Organic? New York Times Article

Eden Farms

Having read the New York Times article on the lack of ‘organic’ in our organic food, I am very disturbed by the latest revelations. It seems that we cannot buy real food anymore. We can buy almost real food, but there is always something added or modified. I, like so many others, felt okay buying the overpriced organic options, after all, they had been certified and followed the rules of untarnished, un-poisioned (my own word) food right? Apparently not!

Eden Foods seems to be in the small minority of companies that actually care about providing truly organic products in non-toxic cans and packaging. I strongly suggest all those who can afford it, buy many shares in that company now!

But what of us Joe Shmo’s who just want to feed our children healthy food without going bankrupt? When big companies buy up smaller organic companies, the prices might can come down a little. Of course now I know why. And what about meat? I eat meat, but cannot afford the cost of organic meat too often…which can be a good thing as I’m forced to eat more veggies 🙂 However, it makes finding restaurants that serve organic meats very hard to come by!

So, super-companies are reducing our ability to buy real organic food…they have the majority share of the food industry and are manipulating the way food is deemed to be considered organic. What can we do about this?

Many people are shouting out that we should skip the stores altogether and buy locally grown produce from our Farmer’s Markets. Others suggest being careful but not overly dramatic about the issue. I am sure that there are also many who have just thrown in the towel, as time and money are just too limited to cook from scratch everyday or buy the more expensive goods.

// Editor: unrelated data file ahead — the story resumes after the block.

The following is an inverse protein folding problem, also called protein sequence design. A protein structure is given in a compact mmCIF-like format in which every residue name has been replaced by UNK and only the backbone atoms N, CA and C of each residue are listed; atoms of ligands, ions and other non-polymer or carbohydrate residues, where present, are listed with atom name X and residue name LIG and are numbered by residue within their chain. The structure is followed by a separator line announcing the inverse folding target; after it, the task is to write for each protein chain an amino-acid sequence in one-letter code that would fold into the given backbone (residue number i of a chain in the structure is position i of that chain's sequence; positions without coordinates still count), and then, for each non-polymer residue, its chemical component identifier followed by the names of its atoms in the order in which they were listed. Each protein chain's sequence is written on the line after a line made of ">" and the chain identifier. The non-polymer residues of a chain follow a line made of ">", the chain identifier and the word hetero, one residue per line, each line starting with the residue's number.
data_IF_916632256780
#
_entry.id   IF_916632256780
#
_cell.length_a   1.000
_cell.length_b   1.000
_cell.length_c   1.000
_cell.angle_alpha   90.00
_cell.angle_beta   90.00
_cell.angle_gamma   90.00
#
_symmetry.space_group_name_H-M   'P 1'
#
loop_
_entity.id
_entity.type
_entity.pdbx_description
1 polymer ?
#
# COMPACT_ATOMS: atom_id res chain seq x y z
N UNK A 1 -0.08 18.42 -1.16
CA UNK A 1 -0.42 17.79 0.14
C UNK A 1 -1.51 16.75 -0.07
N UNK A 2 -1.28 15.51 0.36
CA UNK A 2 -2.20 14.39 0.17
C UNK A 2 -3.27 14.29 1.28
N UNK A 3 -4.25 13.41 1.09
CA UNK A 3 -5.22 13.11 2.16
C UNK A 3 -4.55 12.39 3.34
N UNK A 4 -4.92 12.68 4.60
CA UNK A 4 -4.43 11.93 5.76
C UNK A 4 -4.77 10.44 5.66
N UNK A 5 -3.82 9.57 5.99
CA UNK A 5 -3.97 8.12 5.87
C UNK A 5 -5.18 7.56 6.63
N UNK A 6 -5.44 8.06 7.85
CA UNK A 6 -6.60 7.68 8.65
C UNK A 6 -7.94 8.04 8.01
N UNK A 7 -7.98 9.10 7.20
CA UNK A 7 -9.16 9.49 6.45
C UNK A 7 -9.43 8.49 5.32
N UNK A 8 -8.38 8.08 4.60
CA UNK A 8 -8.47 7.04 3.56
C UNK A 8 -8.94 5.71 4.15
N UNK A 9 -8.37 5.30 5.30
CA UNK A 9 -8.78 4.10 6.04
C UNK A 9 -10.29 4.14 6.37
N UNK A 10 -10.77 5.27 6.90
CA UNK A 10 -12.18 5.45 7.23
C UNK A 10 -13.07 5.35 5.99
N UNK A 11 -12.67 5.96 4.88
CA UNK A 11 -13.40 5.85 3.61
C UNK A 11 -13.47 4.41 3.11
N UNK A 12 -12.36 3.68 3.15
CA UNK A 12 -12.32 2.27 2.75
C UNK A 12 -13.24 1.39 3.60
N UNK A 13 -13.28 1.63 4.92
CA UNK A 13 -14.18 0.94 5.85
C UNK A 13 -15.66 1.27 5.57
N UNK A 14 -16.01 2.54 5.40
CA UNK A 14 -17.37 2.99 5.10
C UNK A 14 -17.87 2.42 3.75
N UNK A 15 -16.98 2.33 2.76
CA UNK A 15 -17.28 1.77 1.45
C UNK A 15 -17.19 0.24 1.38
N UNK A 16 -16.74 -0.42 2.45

Personally, I’d like to focus more on asking why this is allowed in the first place. This has become public and a major paper has written about it. We all need to shout out and be heard…write to our member of congress, respond to the article, petition stores, boycott products.

How should we, as a nation of consumers, win back our rights to real food?

Whole Grain Belly Blasters


In my continuing quest to get the belly fat down, it is working by the way, I continually strive to ensure I also maintain a well-balanced diet. Studies published in the American Journal of Clinical Nutrition have shown that people who followed a weight loss program incorporating whole-grain breads, cereals, and other foods lost more body fat from the troubling mid-drift than those who ate only refined grains like white bread and rice. The study also showed that those who ate whole-grains had more protection against heart disease.

While a diet of either whole grains or more processed foods can lead to weight loss, sticking with whole grains does significantly increase the amount of body fat lost. This is important when one considers weight loss is more about health than looks. Yes, I really do want to drop a dress size, but I want to be able to play with my kids and watch them go through life much more!

Sources of Whole Grain

Whole wheat
Whole oats/oatmeal
Whole-grain corn
Brown rice
Whole rye
Whole-grain barley
Wild rice
Bulgur (cracked wheat)

Look for these ingredients at the top of an ingredient list when buying foods:

Brown rice
Whole-grain corn
Whole oats
Whole rye
Whole wheat
Wild rice

Foods labeled with the words “multi-grain,” “stone-ground,” “100% wheat,” “cracked wheat,” “seven-grain,” or “bran” are usually not whole-grain products.

A really great, and often overlooked whole grain is barley. Packed with beta-gluten, barley is great at cutting down our bad LDL cholesterol and helps to maintain a good blood pressure. Barley makes you feel full…read need to eat less! And this wonderful food also controls blood sugar and helps fight diabetes. I tend to get a lot of my barley intake from tabbouleh or couscous.


1 cup pearl barley
5 cups fat-free vegetables or 5 cups chicken broth or 5 cups water
2 tablespoons fresh lemon juice (to taste)
2 teaspoons olive oil
2 teaspoons dried oregano
1 cup vine-ripened tomato, diced
1 cup cucumber, skin on, diced
1 medium carrot, diced
1 medium onion, minced
1/2 cup fresh parsley leaves, chopped
salt and pepper


1. Combine barley and broth in a large saucepan. Set pain over high heat and bring to a boil. Reduce heat to low, cover, and cook 45 minutes, until barley is tender.

2. Drain any excess water and transfer barley to a large bowl. Add lemon juice, olive oil, and oregano. Toss to combine. Add vegetables and parsley; toss again. Season to taste with salt and pepper. Serve warm or chilled.

Recipe from